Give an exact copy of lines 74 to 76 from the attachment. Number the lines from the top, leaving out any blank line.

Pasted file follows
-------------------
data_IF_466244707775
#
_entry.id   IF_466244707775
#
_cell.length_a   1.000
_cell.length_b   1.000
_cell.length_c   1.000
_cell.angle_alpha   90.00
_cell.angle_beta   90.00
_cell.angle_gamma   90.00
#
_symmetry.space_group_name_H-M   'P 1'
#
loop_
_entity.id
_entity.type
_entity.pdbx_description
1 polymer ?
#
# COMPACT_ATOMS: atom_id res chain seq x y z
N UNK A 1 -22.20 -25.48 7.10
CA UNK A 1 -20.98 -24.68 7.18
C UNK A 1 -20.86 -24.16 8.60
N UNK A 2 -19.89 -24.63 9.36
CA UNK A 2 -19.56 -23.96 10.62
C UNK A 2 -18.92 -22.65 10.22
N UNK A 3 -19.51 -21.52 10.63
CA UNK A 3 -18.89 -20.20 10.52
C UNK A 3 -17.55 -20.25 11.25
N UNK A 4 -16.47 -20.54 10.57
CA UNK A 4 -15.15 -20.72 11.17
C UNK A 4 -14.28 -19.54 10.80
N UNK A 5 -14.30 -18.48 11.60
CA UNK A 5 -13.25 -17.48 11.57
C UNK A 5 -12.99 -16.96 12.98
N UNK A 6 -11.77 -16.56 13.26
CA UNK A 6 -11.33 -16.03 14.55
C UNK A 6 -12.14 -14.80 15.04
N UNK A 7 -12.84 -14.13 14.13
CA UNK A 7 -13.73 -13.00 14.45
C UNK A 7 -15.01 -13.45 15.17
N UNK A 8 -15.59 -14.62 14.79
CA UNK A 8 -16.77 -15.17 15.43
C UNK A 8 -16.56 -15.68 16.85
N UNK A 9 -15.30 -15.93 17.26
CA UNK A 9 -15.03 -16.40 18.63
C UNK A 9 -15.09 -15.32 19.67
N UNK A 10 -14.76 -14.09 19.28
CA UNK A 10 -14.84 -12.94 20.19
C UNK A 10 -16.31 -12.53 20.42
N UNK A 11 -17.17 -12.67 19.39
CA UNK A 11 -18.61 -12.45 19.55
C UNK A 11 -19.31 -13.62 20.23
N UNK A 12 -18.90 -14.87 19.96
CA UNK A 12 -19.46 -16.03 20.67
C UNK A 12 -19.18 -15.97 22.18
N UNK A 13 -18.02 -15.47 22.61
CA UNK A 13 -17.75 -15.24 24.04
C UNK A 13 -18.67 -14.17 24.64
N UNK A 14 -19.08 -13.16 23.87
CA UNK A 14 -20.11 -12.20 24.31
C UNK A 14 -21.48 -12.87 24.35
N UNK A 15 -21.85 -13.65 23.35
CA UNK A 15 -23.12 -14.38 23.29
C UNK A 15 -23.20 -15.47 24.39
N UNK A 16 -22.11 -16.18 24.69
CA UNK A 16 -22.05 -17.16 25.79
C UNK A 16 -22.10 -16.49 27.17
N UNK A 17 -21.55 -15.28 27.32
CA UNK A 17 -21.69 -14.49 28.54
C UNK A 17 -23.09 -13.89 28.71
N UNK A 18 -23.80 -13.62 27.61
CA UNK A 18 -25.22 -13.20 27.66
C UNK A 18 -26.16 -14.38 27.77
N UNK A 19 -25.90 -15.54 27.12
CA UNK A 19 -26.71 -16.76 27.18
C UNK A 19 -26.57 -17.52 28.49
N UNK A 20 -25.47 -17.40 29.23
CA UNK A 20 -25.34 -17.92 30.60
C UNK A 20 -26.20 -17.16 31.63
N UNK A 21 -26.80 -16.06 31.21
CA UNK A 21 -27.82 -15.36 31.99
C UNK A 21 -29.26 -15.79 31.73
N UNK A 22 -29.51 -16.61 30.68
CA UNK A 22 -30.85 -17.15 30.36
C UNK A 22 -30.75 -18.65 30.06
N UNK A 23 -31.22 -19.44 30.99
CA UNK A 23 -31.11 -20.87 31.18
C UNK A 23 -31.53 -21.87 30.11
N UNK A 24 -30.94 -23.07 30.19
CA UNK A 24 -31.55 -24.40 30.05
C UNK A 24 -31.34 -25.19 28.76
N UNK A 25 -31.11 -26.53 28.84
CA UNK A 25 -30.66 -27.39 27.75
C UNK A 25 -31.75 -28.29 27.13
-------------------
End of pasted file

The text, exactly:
C UNK A 18 -26.16 -14.38 27.77
N UNK A 19 -25.90 -15.54 27.12
CA UNK A 19 -26.71 -16.76 27.18